Police reject rumours surrounding MI6 man found dead in flat
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Police took the unusual decision yesterday to step in and deny increasingly lurid reports about the private life of the murdered GCHQ officer Gareth Williams.
Scotland Yard sources said that reports of bondage equipment found at his flat and a "ritualistic" arrangement of his possessions were untrue. A spokesman later added that the detective team investigating the death, had clarified the accuracy of the reports "out of respect" for Mr Williams' relatives.
Mr William's body was found stuffed into a holdall in the bathroom on his home in Pimlico, central London, last week. Since the discovery suggestions regarding Mr Williams' private life and sexual tendencies have been rife.
Reports included the suggestion that the 30-year-old was, variously, a male escort or a transvestite; that bondage equipment had been found at his flat; and that a dozen mobile phone SIM cards had been laid out in a ritualistic manner in his home.
His family said they feared there was a smear campaign. Mr Williams' uncle told newspapers: "The family are concerned it may have been an attempt to put false, unkind details about Gareth's private life into the public domain to diminish him and take attention away from the security services he worked so loyally for."
All police have previously confirmed is that they are investigating a "suspicious death" – preferring that term to murder – and that the last known sighting of Mr Williams was in London on Sunday 15 August, eight days before his body was found. Initial reports said he had not been seen for a fortnight.
His body was discovered when police were called to check on him after a colleague voiced concerns.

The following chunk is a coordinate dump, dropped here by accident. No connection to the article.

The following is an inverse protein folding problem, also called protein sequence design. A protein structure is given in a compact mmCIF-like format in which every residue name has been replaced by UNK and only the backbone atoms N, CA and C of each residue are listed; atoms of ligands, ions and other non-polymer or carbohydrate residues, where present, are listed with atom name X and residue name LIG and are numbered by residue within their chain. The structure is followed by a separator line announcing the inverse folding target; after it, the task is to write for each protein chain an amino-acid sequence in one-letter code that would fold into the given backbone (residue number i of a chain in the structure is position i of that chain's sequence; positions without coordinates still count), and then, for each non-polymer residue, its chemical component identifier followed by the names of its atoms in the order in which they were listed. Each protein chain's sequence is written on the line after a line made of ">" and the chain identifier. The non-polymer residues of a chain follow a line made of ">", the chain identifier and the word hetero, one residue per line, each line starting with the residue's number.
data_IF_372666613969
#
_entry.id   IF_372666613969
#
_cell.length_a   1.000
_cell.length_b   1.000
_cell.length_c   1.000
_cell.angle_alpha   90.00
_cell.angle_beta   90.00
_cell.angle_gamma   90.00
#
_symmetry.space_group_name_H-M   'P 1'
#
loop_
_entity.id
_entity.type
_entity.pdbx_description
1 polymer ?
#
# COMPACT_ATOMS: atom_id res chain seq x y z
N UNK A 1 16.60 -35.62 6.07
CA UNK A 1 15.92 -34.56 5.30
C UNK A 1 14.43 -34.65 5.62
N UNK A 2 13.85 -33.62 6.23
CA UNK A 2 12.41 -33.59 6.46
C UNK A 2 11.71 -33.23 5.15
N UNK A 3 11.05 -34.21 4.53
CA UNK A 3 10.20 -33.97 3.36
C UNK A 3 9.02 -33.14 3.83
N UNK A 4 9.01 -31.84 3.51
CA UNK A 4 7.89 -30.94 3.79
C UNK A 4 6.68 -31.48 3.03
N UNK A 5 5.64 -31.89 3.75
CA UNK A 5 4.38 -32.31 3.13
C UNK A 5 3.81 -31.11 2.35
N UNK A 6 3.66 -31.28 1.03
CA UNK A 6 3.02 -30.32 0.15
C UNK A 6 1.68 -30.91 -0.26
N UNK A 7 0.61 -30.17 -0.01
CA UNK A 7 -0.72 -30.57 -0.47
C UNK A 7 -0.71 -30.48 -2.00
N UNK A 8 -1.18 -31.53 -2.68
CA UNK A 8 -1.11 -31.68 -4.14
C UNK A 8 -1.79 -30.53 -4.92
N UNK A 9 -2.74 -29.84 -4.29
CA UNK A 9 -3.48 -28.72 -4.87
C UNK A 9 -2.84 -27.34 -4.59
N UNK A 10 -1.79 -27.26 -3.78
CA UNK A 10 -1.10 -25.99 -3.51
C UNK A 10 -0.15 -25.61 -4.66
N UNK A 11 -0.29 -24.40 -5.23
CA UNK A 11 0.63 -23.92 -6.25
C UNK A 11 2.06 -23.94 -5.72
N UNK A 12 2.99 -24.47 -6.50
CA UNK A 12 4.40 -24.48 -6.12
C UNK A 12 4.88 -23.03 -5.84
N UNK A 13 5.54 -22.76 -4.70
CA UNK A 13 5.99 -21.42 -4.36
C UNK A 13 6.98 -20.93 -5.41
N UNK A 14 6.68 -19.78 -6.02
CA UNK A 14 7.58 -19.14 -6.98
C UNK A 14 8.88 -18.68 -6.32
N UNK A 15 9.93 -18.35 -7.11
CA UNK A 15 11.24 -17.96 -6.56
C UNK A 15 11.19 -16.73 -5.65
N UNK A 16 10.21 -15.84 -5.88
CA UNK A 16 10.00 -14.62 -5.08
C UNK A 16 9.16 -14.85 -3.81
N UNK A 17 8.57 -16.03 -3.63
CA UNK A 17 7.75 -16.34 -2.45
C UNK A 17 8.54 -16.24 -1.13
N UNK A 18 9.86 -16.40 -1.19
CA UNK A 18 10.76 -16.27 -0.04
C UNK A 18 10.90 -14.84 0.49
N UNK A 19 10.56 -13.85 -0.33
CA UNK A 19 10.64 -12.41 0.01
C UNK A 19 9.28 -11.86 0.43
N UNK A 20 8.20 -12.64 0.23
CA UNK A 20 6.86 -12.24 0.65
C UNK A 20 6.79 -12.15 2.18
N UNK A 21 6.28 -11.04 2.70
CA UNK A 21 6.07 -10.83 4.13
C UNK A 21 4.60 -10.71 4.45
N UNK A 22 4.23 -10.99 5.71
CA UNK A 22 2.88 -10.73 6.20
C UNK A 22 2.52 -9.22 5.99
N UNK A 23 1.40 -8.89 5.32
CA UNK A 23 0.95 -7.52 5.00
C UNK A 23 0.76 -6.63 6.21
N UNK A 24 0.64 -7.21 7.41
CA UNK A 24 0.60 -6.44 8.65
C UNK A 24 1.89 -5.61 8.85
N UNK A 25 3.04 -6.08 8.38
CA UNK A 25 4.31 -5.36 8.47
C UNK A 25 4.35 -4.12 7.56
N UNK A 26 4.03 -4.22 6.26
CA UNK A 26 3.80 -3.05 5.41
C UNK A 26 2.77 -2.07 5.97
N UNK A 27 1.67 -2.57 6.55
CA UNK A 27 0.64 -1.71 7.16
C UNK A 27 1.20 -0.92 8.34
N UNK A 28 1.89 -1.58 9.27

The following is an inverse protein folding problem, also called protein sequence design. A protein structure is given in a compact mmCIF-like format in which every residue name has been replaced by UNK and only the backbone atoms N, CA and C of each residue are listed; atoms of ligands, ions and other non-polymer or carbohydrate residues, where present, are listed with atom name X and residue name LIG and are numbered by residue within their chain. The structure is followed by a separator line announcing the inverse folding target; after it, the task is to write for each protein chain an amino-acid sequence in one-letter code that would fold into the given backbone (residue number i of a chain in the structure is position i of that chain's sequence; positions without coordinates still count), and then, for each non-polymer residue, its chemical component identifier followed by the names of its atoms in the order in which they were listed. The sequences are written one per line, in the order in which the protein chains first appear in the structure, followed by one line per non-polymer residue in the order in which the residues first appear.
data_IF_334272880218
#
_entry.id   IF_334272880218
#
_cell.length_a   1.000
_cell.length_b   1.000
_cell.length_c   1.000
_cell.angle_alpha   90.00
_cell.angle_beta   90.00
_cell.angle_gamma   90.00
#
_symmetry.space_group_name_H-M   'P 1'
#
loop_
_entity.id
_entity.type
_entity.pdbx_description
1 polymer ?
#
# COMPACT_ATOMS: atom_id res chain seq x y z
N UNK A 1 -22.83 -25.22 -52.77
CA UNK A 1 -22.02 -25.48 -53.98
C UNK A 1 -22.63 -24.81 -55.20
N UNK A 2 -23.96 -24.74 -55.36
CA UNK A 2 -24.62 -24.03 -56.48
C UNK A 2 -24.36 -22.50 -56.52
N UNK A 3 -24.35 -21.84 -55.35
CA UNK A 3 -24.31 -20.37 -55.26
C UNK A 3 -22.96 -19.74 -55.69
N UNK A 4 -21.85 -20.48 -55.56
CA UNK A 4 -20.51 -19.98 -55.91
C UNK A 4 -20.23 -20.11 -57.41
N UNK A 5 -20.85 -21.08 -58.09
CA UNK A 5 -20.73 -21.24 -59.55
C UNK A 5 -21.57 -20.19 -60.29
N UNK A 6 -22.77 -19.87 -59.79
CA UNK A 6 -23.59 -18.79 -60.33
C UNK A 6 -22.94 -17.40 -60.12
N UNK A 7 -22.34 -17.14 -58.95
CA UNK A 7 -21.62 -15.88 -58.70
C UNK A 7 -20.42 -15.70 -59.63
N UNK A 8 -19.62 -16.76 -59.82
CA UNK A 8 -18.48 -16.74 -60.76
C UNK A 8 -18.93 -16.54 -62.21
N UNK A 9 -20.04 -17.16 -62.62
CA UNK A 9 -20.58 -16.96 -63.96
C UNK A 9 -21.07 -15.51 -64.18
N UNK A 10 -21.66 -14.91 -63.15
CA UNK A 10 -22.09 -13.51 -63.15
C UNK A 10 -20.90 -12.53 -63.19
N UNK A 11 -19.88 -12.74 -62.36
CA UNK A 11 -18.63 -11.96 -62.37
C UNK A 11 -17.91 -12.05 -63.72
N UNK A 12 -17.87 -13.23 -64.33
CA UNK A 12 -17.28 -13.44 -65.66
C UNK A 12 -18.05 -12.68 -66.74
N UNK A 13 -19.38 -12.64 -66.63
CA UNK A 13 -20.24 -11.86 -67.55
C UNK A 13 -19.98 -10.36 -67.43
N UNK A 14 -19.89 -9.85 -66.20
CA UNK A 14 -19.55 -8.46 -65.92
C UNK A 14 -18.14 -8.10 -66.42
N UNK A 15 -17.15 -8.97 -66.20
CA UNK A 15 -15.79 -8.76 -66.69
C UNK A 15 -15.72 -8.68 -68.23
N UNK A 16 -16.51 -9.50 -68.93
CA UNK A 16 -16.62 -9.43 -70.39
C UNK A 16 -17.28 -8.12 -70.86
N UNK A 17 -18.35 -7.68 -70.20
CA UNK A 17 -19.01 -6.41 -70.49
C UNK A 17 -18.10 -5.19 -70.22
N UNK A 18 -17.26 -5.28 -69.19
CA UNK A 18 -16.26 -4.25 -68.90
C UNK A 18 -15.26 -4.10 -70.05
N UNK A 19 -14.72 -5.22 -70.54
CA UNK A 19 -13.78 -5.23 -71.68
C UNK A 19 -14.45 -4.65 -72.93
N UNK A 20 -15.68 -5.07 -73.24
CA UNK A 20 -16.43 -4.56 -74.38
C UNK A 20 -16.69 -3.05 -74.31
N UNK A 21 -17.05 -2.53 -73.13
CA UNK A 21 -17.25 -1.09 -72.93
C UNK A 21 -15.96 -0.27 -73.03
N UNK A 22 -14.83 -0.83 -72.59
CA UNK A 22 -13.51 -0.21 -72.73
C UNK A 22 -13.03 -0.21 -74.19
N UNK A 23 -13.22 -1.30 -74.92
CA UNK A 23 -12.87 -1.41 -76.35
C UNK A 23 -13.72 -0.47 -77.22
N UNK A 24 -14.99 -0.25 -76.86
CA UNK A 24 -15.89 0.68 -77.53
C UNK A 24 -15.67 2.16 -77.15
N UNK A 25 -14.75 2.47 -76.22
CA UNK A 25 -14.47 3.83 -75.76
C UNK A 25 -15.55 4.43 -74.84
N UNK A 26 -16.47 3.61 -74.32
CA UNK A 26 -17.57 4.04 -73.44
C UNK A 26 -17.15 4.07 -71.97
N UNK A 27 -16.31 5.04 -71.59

Those scant details aside, little is known about precisely when, why or how Mr Williams died. As is usual in such cases, police have not confirmed any potential motive they are investigating. Early speculation suggested that Mr Williams' job may have been the reason for his death. But latterly, the focus has shone more on his personal life. Last week a pathologist was unable to establish a cause of death. Toxicology tests will determine if he was poisoned, or if drugs or alcohol were a factor. But the report suggested he was not stabbed.
On Saturday night Channel 4 News claimed that the initial police report had stated that Mr Williams' death was a "neat job", suggesting that he was killed by someone who knew what they were doing.
There are also suggestions that Scotland Yard detectives have become frustrated with the interference of colleagues in the intelligence agencies who are not used to their own organisations or employees being the subject of investigations. Police are also said to be investigating payments and withdrawals of thousands of pounds into and out of Mr Williams' bank account in the days leading up to his death.
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